207.3 Public Dissemination of Knowingly False Information about the Armed Forces and State Bodies of the Russian Federation
205.2 Public Calls for Committing of Terrorist Activity or Public Justification of Terrorism” – included in the list of repressive articles because of the number of politically motivated cases initiated under i
212 Mass Riots
212.1 Repeated Violation of the Established Procedure for Organising or Conducting an Assembly, Rally, Demonstration, March or Picket
330.1 Evasion from Fulfilment of Obligations Provided for by the Legislation of the Russian Federation on Foreign Agents
354.1 Rehabilitation of Nazism

Articles of the Code of Administrative Offences (CAO)

To analyse administrative penalties, we selected articles of the CAO related to fundamental freedoms – the freedoms of speech, conscience, and assembly:

5.26 Violation of the Laws on Freedom of Conscience and Freedom of Belief
6.17 Breaching the Legislation of the Russian Federation on Children’s Protection against Information Which Is Harmful to Their Health and/or Development. Used to persecute, among others, entrepreneurs for selling socks with obscene inscriptions, makers of a candy with the name Zombie, and creators of children’s quest rooms. The court once even fined the Ministry of Emergency Situations for playing an announcement in public transport saying that 30 animals a day die in fires
6.21 Advocating Non-Traditional Sexual Relationships among Minors
6.21.2 Dissemination among Minors of Information Demonstrating Non-Traditional Sexual Relationships or Potentially Causing a Desire for Sex Change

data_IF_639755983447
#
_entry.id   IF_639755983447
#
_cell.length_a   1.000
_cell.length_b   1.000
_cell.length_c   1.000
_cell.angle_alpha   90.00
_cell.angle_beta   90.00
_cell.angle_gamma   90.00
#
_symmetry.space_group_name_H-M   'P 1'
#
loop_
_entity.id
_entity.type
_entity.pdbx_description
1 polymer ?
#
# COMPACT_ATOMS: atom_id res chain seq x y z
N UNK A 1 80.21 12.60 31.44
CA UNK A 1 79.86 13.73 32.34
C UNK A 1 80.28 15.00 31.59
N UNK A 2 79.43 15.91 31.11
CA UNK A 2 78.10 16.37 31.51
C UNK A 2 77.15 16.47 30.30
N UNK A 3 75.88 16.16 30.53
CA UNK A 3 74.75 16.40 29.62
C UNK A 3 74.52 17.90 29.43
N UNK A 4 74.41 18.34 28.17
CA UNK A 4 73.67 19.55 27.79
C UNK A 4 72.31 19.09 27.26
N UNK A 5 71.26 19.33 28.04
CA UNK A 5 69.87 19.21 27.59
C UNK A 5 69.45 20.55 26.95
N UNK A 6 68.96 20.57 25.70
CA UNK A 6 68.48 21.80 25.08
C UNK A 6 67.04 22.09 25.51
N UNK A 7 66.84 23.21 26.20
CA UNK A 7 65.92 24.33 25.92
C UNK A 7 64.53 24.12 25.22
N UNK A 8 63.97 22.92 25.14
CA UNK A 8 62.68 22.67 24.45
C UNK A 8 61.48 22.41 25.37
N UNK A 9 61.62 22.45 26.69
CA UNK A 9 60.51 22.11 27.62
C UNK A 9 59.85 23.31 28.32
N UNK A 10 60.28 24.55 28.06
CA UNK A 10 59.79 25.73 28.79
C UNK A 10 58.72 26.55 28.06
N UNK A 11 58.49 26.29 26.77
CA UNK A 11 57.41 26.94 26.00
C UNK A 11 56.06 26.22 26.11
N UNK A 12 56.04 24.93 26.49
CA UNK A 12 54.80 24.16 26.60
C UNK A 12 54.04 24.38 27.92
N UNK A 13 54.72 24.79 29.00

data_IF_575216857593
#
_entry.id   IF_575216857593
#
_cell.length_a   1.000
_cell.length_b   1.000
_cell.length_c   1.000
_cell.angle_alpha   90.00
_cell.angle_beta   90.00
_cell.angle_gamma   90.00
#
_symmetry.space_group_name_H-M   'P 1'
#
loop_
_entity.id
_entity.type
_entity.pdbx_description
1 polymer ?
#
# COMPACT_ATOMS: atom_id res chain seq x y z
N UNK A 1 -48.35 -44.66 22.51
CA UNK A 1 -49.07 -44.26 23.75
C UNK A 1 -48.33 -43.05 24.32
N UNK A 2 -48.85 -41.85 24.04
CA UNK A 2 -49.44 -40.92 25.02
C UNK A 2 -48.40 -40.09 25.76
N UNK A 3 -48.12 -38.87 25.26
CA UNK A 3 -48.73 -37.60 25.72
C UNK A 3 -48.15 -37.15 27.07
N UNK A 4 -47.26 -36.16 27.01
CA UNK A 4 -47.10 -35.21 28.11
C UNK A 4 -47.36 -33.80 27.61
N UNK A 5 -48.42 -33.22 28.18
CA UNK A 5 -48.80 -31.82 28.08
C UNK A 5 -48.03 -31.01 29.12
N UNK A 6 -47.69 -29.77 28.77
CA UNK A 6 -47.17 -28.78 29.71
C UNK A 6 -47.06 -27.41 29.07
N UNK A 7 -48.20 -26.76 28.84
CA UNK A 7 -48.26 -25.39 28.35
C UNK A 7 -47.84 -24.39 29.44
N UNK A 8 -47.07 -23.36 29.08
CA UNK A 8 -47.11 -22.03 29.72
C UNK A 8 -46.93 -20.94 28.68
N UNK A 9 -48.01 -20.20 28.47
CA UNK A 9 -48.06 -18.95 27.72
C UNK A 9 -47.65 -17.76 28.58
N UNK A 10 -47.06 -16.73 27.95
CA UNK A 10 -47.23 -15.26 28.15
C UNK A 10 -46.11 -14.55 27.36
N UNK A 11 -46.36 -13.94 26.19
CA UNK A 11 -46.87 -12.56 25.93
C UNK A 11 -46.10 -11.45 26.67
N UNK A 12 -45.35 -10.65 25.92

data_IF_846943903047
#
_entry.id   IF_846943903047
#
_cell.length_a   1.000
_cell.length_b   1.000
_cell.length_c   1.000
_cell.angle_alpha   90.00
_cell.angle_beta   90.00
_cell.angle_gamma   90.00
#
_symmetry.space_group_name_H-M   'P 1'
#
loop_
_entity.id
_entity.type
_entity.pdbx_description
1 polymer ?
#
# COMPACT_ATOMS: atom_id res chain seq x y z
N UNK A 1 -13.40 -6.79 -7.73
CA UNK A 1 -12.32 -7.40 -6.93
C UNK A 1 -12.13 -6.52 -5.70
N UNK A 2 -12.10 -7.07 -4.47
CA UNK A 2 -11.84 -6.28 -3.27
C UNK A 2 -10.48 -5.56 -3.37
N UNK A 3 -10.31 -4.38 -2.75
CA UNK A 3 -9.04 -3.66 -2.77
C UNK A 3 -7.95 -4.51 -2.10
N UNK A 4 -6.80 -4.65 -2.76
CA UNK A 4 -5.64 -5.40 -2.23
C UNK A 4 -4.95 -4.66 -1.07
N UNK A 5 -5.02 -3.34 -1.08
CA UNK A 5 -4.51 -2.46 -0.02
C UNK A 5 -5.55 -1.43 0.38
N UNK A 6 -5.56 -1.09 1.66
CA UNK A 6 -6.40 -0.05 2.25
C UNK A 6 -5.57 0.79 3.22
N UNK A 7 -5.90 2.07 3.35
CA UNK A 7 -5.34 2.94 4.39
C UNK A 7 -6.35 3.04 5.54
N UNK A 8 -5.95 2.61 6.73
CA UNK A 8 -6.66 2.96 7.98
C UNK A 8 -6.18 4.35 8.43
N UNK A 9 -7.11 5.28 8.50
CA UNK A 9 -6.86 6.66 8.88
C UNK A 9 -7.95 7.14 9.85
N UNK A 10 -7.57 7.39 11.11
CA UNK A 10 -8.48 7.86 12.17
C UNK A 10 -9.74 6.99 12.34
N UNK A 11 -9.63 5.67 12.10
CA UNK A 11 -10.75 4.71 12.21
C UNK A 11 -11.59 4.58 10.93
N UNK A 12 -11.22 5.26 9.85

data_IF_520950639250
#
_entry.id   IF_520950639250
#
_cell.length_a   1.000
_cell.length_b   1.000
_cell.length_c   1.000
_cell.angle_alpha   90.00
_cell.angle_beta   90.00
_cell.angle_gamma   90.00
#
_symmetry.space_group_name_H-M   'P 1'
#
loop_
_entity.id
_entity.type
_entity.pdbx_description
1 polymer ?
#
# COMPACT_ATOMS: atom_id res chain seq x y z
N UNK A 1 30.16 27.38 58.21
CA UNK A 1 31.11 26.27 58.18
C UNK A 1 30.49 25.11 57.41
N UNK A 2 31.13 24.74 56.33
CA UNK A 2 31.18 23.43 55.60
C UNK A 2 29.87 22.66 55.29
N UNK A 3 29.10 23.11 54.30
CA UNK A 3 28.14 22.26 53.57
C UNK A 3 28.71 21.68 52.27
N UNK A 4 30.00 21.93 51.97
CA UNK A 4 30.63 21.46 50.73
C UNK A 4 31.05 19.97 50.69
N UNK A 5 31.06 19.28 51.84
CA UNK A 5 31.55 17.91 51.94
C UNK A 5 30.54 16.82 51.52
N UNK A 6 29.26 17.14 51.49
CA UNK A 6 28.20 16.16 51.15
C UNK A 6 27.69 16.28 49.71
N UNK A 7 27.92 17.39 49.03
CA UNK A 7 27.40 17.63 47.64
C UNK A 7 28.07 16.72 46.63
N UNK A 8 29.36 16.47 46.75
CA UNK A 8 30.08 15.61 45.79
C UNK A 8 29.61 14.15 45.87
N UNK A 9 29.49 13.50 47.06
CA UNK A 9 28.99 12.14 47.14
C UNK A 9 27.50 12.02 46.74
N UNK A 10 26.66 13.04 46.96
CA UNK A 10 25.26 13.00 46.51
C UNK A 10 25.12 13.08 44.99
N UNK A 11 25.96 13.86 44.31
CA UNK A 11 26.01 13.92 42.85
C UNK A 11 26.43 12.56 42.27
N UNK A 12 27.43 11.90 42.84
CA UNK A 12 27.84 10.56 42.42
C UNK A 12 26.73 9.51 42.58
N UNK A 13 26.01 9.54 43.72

6.26 Organising Public Performance of a Work of Literature, Arts or Folk Arts Containing Obscenities
13.15 Abusing Freedom of Mass Information. Used to prosecute both media outlets and bloggers, mainly for not labelling the names of foreign agents and undesirable or extremist organisations correspondingly.
13.48 Violation of the Prohibition Established by Federal Law against Publicly Identifying the Goals, Decisions and Actions of the Leadership, Military Commanders and Servicemen of the USSR with the Goals, Decisions and Actions of the Leadership of Nazi Germany
19.34 Violation of the Procedure for the Activities of a Foreign Agent
19.34.1 Violation of the Procedure for the Activities of a Foreign Media Organisation Acting as a Foreign Agent (ceased to be in force in December 2022)
19.34.2 Participation in the Activities on the Territory of the Russian Federation of a Foreign or International Non-Profit Non-Governmental Organisation, Information on which is not Included in the Register
20.1 Disorderly Conduct and, in particular, Parts 3 to 5, which are used to punish people for insults to authority and disrespect expressed on the Internet
20.2 Violating the Established Procedure for Arranging or Conducting a Meeting, Rally, Demonstration, Procession or Picket
20.2.2 Organising Mass Simultaneous Stay and Movement of Citizens in Public Places Resulting in a Disruption of Public Order. Used to persecute opposition members participating in rallies and pickets
20.2.3 Failure to Discharge the Duties Involved in Informing Citizens, Executive Power Body of a Constituent Entity of the Russian Federation about the Organiser’s Decision to Refuse to Hold a Public Event. Applied extensively throughout the country as a punishment for incorrectly following the complicated and confusing algorithm for the authorisation of
20.3 Propaganda or Public Display of Nazi Attributes and Symbols or Symbols of Extremist Organisations